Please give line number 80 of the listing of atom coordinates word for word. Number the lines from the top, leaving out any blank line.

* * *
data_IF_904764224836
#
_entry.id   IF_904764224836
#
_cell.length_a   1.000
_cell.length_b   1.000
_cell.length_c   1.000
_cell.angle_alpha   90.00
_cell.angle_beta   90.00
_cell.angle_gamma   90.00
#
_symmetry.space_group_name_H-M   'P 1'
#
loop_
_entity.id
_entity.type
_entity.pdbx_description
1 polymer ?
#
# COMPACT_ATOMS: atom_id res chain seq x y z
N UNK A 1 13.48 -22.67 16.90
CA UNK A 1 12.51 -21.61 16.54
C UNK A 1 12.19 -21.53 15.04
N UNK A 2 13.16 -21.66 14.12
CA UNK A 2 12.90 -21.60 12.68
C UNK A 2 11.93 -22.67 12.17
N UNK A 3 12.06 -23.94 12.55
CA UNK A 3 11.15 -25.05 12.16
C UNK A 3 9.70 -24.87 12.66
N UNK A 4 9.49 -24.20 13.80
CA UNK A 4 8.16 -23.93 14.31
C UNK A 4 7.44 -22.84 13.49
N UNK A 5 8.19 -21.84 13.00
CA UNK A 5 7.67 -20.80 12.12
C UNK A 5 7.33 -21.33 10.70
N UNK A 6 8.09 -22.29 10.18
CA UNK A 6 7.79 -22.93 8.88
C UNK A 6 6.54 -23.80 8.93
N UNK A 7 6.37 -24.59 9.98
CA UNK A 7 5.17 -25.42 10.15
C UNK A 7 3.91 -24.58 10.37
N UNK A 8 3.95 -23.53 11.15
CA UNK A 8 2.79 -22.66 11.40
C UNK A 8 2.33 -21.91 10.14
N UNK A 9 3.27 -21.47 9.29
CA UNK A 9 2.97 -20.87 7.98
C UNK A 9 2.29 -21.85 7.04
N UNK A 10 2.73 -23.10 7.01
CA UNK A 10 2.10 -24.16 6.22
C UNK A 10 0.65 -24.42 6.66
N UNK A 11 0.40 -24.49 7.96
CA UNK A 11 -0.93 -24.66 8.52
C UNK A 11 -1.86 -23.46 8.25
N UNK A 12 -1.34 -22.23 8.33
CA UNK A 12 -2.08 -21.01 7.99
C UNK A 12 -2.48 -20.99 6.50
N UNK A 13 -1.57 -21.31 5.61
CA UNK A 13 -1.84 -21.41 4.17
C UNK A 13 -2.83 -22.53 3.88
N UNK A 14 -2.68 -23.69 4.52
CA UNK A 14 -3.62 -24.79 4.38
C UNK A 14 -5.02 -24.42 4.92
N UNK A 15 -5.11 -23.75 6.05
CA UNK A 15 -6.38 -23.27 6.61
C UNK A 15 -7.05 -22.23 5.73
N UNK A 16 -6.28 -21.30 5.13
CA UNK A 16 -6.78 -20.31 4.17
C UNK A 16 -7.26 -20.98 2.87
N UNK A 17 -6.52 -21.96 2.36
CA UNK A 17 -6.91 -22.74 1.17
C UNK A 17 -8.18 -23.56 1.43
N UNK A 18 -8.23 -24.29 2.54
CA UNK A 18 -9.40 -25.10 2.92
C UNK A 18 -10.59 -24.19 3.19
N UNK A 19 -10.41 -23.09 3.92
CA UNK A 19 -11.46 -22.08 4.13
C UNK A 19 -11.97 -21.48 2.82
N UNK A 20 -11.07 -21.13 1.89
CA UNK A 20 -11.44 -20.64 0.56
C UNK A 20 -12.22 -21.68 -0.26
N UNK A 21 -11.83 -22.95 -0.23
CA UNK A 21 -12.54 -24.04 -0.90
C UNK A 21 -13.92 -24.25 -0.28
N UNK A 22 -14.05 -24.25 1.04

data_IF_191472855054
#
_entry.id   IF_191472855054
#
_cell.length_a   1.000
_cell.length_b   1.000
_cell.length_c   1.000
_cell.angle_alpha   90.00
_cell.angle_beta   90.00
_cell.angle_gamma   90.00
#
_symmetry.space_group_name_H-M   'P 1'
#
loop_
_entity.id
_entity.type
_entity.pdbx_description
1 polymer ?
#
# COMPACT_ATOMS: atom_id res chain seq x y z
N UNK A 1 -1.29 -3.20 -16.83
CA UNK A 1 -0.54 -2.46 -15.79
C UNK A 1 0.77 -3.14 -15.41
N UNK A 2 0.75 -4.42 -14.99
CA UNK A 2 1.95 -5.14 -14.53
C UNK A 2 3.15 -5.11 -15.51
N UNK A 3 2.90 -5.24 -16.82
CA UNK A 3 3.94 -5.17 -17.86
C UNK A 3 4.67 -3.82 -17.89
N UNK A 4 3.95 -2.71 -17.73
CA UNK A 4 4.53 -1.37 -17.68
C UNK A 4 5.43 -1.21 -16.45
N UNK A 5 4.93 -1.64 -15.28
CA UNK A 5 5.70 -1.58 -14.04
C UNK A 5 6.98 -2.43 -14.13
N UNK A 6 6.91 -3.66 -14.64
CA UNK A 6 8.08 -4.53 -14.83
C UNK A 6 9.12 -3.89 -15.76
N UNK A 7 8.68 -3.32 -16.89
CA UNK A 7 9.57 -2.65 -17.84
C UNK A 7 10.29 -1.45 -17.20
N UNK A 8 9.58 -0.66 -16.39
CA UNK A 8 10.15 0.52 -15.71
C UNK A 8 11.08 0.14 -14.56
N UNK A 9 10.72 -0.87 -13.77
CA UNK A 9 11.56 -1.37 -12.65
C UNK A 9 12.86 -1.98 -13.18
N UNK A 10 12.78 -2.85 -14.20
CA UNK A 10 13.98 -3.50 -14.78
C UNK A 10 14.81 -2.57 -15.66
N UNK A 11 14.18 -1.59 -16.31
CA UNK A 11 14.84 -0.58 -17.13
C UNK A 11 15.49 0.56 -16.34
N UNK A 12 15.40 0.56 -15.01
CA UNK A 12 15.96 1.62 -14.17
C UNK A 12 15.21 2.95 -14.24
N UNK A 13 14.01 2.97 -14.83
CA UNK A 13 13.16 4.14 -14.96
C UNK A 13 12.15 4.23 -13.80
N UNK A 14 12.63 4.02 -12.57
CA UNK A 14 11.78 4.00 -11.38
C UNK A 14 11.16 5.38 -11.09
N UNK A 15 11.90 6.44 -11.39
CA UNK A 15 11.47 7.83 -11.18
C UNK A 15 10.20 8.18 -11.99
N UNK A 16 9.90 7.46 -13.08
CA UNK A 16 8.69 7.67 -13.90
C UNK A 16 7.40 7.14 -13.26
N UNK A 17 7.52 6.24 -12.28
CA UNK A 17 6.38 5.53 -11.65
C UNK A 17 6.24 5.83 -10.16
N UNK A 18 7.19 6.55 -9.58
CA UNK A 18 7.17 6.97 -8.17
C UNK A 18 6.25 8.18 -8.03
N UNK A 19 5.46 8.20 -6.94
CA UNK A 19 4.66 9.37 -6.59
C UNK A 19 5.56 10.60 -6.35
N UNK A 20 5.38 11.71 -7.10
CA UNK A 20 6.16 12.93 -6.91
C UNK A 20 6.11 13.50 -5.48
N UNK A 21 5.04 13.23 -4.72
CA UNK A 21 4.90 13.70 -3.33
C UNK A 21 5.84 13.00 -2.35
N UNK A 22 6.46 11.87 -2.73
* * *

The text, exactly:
C UNK A 20 -12.22 -21.68 -0.26